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Internet Monitoring with PRivacy-PReserving Encoding and Selective Access
Scientific coordinators: L. Salgarelli & F. Gringoli, UniBS
IMPRESA is a 2-year research project sponsored in part by the MiUR - MINISTERO DELL'UNIVERSITÀ E DELLA RICERCA SCIENTIFICA RESEARCH PROGRAMS (PRIN), 2010-2012. The total budget is 388,400 EUR.
The continuing evolution of modern networks into secure, reliable and ubiquitous infrastructures is increasingly dependent on advanced network monitoring and traffic analysis techniques. However, monitoring tools in use today, starting with the ones that collect network traces, present at least two fundamental flaws.
First, their effectiveness is achieved at the price of collecting, inspecting and processing data generated by, or related to, the network users, thus infringing their right to privacy. Although anonymization mechanisms can alleviate the issue, they cannot effectively support a usage model that balances privacy and utility: they can either offer very good privacy guarantees, producing in this case monitoring data that is practically useless, or they can provide good monitoring data, at the price of ephemeral privacy protection.
Second, network monitoring activities do not scale, and may need to handle a huge amount of data, costly to store, transmit and process. It is nowadays common for network monitoring activities produce traces in the order of Terabytes, with an exponentially growing trend due to the unabated increase in link capacity. Once more, data reduction mechanisms proposed to date face a dichotomy, this time expressed in terms of trace size versus utility: achieving good rates in terms of data reduction today means voiding the vast majority of effectiveness of the monitoring activity.
We believe that these two flaws are intrinsic in the traditional ”gather first, process later” network monitoring paradigm, which envisions data protection and data reduction as static mechanisms applied in an on-off fashion regardless of the specific intent behind the monitoring process. IMPRESA aims at solving these issues by radically transforming traditional monolithic monitoring architectures into modular mechanisms, split into three main components. The core of the “front-end” revolves around the new concept of monitoring widgets, which are lightweight monitoring programs dynamically injected and ran directly where data is captured in real-time (a traffic probe) or stored offline (a trace repository). Each widget provides a controlled, minimized, and privacy-safe output specifically tailored to the needs of the “back-end” monitoring applications, which represent the second main component of the architecture. Finally, a new monitoring control interface will be designed, not only for managing the security aspects of each widget (e.g., by supporting widget code certification mechanisms), but also for enforcing a comprehensive authorization framework devised to control the widget’s operation over the traffic data, to guarantee that the back-end monitoring application will receive only the absolutely necessary data, thus technically enforcing the proportionality principle behind privacy preservation.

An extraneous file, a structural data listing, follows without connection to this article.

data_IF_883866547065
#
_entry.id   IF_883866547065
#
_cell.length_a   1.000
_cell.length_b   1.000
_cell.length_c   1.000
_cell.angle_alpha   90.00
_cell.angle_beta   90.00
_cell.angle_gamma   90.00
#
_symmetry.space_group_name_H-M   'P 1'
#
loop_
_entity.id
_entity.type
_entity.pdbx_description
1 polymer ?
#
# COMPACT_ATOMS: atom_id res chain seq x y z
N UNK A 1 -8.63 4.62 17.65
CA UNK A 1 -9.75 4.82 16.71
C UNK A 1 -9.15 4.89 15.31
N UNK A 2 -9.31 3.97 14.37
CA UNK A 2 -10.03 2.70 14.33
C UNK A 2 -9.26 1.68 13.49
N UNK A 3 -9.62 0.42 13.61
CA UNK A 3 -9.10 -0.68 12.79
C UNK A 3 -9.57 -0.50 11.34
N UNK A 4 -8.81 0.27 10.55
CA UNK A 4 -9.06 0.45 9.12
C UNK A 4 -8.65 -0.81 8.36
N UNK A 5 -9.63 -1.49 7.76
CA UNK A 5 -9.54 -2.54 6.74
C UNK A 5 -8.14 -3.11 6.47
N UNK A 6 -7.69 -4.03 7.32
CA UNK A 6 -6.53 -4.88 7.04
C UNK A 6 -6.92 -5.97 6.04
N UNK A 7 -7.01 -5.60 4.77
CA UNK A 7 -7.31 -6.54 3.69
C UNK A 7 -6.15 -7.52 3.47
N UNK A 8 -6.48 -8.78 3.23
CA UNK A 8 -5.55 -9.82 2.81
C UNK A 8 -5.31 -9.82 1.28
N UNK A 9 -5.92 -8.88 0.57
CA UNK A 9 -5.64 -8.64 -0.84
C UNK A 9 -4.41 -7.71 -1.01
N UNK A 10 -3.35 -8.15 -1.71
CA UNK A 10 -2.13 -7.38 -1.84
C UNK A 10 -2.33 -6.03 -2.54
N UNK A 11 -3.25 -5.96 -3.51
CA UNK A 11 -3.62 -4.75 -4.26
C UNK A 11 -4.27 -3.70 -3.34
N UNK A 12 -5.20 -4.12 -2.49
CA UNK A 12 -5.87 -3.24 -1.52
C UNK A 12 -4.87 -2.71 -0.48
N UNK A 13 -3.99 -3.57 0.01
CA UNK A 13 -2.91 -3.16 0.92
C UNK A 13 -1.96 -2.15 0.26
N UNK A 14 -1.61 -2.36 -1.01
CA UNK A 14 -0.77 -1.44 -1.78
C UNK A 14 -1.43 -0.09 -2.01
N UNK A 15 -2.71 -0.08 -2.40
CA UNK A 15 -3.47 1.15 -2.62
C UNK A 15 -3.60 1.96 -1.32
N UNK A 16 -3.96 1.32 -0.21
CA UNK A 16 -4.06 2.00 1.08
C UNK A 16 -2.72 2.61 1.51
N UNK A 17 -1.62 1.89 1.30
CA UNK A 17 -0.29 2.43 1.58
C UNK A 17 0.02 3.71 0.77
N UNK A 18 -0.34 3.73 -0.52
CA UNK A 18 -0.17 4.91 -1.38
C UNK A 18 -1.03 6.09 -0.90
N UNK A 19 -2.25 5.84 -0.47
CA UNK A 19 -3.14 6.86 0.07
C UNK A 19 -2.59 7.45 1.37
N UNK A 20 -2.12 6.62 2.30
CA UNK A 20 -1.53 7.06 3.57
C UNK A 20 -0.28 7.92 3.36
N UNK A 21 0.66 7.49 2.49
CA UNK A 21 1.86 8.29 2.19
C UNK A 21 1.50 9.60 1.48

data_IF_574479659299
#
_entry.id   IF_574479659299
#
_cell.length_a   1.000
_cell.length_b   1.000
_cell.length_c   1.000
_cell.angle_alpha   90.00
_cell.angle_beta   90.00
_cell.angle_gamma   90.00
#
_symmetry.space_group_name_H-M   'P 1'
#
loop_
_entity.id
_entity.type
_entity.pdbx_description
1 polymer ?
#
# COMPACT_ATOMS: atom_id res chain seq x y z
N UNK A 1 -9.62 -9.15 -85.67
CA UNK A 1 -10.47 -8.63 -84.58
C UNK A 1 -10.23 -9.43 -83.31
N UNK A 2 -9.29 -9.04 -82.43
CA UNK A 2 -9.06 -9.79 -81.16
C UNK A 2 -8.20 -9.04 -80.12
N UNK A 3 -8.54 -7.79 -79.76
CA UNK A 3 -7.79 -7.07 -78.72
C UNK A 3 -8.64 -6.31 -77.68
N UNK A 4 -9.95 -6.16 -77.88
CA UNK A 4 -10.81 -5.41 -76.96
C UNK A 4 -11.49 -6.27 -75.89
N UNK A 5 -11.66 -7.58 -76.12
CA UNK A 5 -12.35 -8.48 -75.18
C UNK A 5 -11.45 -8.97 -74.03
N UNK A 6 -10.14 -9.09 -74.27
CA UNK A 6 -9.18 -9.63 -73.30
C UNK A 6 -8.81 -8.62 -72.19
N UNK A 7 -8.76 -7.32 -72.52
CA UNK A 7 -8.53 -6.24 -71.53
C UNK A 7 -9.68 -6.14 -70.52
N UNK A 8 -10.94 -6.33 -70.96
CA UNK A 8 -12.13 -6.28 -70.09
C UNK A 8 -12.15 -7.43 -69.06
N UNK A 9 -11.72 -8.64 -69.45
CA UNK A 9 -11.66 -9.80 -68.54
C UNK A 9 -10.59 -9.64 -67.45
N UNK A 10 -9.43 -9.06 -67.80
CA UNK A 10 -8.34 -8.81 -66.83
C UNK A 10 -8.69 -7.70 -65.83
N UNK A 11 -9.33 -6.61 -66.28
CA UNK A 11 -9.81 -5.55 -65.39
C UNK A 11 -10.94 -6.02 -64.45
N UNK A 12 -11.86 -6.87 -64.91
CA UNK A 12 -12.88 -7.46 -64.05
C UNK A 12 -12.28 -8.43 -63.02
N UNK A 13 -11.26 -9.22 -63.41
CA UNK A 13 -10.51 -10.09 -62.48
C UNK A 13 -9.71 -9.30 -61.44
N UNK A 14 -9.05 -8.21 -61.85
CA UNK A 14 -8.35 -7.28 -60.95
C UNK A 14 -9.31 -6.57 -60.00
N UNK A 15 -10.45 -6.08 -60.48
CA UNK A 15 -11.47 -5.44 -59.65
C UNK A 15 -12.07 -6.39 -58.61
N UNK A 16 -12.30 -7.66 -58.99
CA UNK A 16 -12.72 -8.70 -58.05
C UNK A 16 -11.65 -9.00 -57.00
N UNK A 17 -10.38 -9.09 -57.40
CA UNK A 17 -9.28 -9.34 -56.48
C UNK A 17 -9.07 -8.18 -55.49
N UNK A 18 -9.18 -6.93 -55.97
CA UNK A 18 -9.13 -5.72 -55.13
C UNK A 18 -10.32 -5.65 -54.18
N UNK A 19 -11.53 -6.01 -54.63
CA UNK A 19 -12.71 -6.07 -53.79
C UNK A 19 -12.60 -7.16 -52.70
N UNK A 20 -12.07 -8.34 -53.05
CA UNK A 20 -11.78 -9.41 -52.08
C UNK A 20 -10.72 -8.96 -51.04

By modularizing the monitoring architecture in these components, IMPRESA aims at achieving major research advances with respect to the two problems mentioned above. First, high-speed, scalable monitoring will be made possible by the design of a new generation of hardware-accelerated network monitoring probes, integrating a set of elementary, yet powerful traffic analysis and data protection functions, controlled and extended by a real-time software layer capable of executing dynamically loadable monitoring widgets. Second, tunable privacy protection will allow the balance between utility and privacy to be dynamically adjusted depending on the desired output and on the time-varying state of the monitoring process itself. The IMPRESA monitoring interface will support advanced data protection mechanisms and will apply a finely configurable set of authorization policies so that only specific traffic data from the probes will be accessible from the back-end, and only through specific operations. This is a major research advance with respect to ordinary access control mechanisms which typically provide static policies devised to restrict access to raw data only.
The parallel development of novel techniques in these areas, and their integration into a usable prototype, is expected to open new paths for network monitoring. In particular, practical applications of network monitoring, such as traffic classification and anomaly detection will be significantly transformed, by opening the door to monitoring tools that, either for efficiency reasons or for privacy ones, were up to now inadequate for the job. Furthermore, the new monitoring interface that enables a fine-grained control of the information returned by capture devices may allow a widespread diffusion of monitoring probes, whose deployment will no longer limited by privacy concerns and by the problem of getting access to sensitive data in the network provider domain, hence improving the capacity of analyzing and understanding network dynamics.